The AG noted that Matter of A-B- overruled a precedent decision, Matter of A-R-C-G-, in which the BIA had held that "'married women in Guatemala who are unable to leave their relationship'" satisfied the "particular social group" standard under the asylum provisions in section 208 of the INA. Specifically, AG Sessions concluded that the BIA in Matter of A-R-C-G- had failed to show this group was "defined with particularity", or that the claimed group existed independently of the asserted persecution.

As an aside, the latter point is sometimes misunderstood, but is simple in concept. For an applicant to be granted asylum, the alien must show first that he or she has a protected characteristic (race, religion, nationality, membership in a particular social group, or a specific political opinion), and then that the alien has been persecuted, or fears persecution, on account of that characteristic.

In the "social group" context, the persecution cannot have occurred before the "membership", or the persecution could not have been on account of that membership. The problem is that many proposed social groups — particularly where harm was inflicted on account of purely personal animus (which is not generally "persecution" under the INA) or in the course of simple criminal activity (same) — are cobbled together after the fact to make an asylum claim. Unfortunately, asylum is often granted in these cases, particularly when the facts (as here) are emotionally compelling.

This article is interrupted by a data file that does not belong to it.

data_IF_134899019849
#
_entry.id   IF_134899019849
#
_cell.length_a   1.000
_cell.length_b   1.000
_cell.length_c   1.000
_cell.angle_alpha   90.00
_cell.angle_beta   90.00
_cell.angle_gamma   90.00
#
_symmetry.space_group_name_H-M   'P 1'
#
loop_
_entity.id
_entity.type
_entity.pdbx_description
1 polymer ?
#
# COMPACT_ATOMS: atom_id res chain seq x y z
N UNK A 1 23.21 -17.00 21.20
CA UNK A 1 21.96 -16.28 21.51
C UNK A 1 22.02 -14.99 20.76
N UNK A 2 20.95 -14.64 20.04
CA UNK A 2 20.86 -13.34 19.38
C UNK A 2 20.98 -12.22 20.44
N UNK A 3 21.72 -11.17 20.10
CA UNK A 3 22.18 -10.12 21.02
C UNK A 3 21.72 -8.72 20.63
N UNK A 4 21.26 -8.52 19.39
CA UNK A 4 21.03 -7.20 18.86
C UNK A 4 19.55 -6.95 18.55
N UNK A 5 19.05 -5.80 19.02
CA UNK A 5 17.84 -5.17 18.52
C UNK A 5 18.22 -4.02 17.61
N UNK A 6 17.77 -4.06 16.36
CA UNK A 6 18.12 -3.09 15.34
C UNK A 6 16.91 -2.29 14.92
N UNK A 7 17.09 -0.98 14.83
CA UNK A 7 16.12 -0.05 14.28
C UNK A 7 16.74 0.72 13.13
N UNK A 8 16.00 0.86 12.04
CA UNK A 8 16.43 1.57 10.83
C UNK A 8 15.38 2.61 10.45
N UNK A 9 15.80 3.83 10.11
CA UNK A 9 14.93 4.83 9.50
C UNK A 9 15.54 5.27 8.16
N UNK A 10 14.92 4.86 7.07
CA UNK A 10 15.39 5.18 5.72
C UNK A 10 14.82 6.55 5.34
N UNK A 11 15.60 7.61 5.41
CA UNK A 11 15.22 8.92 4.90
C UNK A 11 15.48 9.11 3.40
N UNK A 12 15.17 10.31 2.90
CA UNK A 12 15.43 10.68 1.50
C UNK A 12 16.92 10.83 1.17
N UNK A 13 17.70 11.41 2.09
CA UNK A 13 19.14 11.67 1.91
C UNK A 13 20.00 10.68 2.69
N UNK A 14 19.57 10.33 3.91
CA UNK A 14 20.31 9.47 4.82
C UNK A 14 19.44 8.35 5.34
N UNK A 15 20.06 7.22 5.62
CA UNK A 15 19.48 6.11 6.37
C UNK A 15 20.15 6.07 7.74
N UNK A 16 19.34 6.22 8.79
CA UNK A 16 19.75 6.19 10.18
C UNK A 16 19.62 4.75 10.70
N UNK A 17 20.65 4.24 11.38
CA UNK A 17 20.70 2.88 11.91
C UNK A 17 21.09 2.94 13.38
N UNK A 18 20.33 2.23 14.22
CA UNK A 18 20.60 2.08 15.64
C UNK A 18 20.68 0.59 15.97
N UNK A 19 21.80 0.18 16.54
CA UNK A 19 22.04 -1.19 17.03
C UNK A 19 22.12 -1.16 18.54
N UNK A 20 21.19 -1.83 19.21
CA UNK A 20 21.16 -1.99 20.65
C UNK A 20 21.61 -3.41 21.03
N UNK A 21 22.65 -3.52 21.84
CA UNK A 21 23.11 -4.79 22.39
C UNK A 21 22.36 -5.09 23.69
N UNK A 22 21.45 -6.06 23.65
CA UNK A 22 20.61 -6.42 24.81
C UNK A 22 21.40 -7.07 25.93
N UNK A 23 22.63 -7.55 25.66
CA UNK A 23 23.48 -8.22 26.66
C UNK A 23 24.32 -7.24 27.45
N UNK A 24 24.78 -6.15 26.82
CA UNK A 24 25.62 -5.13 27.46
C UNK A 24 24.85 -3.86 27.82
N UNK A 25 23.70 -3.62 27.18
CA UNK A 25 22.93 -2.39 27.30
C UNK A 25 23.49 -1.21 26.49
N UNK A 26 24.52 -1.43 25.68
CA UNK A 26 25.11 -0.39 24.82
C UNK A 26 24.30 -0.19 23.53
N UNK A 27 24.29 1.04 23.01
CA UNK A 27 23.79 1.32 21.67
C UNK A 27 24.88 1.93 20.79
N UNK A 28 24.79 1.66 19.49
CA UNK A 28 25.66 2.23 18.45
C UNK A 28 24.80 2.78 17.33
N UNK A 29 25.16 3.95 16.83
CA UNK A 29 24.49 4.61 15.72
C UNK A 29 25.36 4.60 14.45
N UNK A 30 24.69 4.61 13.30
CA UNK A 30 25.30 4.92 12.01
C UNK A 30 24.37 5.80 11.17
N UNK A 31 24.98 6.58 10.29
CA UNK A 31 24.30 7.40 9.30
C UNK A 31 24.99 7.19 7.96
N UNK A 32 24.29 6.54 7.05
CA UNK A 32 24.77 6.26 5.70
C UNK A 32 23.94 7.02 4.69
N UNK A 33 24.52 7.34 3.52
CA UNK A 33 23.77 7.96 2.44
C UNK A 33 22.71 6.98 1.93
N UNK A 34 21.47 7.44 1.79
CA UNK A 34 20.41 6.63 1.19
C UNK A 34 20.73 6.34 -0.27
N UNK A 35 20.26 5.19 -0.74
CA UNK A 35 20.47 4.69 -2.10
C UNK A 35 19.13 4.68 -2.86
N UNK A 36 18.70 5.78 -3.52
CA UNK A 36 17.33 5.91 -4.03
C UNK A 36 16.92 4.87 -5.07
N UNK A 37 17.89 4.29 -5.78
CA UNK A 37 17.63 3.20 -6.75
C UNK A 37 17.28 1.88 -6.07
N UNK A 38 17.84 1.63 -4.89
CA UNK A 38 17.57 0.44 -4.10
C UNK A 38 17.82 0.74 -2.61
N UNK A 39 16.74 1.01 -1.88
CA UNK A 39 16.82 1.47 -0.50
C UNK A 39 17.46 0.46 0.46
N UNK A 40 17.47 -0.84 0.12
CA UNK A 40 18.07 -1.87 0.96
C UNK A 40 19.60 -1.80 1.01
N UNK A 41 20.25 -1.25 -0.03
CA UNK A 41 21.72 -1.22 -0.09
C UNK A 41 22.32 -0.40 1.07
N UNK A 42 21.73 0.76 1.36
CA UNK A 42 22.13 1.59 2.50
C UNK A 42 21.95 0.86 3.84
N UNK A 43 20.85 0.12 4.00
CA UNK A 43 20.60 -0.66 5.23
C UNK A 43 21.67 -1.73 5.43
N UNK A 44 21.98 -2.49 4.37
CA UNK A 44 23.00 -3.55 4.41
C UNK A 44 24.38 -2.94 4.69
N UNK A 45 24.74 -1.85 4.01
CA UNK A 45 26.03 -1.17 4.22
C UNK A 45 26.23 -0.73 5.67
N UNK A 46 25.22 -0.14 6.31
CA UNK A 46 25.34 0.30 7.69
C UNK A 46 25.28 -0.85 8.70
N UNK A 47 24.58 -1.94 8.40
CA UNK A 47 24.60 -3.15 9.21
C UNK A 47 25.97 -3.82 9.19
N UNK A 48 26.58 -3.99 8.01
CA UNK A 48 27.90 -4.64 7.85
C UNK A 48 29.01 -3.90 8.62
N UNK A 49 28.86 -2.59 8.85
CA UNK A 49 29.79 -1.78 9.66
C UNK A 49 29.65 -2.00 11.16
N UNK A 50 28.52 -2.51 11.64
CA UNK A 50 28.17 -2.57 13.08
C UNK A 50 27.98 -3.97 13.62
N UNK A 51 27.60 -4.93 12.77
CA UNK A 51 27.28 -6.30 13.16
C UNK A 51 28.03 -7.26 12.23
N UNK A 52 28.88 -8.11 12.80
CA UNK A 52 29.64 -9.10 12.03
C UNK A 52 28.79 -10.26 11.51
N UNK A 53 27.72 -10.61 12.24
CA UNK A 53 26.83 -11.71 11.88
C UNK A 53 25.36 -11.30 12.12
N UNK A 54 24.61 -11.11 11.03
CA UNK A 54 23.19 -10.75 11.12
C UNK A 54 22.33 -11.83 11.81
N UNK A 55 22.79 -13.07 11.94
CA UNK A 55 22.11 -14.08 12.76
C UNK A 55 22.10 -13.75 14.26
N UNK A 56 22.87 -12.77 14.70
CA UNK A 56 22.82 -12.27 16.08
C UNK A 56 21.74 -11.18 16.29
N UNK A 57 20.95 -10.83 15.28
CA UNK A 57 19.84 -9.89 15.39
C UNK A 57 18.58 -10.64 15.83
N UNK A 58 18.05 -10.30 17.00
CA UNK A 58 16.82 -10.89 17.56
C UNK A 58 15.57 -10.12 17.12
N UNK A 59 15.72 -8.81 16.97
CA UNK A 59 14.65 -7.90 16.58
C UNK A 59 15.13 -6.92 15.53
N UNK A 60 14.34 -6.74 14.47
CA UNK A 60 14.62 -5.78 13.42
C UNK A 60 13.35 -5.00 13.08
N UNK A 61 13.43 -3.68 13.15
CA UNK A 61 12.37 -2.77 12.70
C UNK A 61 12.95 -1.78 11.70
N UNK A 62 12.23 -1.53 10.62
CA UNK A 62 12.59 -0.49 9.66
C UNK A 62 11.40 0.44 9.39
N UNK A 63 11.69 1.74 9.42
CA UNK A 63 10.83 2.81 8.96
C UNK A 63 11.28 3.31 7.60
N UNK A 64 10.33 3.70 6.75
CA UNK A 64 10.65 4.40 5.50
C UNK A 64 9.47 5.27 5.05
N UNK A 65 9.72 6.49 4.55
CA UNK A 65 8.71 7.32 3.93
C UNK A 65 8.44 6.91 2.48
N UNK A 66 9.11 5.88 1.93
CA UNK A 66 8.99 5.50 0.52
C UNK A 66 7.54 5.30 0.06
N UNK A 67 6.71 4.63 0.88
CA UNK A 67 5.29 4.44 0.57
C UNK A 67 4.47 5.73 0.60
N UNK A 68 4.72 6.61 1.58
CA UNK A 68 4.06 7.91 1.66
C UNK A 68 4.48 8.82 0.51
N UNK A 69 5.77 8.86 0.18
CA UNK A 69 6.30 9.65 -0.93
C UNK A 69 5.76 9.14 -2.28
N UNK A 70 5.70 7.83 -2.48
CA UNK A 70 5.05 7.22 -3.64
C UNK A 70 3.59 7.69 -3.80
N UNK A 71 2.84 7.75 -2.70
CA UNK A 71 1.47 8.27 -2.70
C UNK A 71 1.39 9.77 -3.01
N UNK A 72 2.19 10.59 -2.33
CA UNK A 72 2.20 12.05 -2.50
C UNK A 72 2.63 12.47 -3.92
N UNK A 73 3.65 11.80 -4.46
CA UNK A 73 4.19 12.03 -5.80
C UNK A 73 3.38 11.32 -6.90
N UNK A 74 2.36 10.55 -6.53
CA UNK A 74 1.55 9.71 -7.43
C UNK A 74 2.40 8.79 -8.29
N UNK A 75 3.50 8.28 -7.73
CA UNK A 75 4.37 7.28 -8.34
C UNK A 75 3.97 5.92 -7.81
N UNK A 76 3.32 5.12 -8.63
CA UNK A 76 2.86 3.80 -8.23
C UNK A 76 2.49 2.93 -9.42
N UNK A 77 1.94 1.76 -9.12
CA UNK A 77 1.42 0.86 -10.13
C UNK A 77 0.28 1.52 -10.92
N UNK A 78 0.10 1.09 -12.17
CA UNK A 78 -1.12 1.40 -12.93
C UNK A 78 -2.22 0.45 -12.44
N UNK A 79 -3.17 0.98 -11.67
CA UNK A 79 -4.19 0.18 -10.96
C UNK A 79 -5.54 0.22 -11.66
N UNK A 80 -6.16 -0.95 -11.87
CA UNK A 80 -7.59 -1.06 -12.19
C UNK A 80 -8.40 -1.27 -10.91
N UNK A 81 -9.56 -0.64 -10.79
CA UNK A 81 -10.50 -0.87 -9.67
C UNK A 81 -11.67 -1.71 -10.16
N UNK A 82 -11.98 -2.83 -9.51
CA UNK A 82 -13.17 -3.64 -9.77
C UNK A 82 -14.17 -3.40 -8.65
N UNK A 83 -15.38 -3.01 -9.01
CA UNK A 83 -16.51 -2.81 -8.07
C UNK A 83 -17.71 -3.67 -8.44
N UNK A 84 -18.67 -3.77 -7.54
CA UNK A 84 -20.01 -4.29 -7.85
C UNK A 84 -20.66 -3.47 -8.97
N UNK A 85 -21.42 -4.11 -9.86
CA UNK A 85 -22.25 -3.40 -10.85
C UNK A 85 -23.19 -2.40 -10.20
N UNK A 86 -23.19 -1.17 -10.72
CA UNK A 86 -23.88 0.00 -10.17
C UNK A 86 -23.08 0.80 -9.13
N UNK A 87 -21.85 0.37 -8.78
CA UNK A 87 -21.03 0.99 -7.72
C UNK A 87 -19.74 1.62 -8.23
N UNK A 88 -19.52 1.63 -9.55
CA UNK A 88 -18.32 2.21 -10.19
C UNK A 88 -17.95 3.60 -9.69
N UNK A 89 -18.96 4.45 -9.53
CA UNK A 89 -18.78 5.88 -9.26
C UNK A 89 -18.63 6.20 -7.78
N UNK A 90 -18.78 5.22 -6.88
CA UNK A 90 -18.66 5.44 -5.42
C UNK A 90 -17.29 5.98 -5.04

AG Barr concluded that the BIA below in Matter of A-C-A-A- "committed many of the same errors that were at issue in Matter of A-R-C-G-."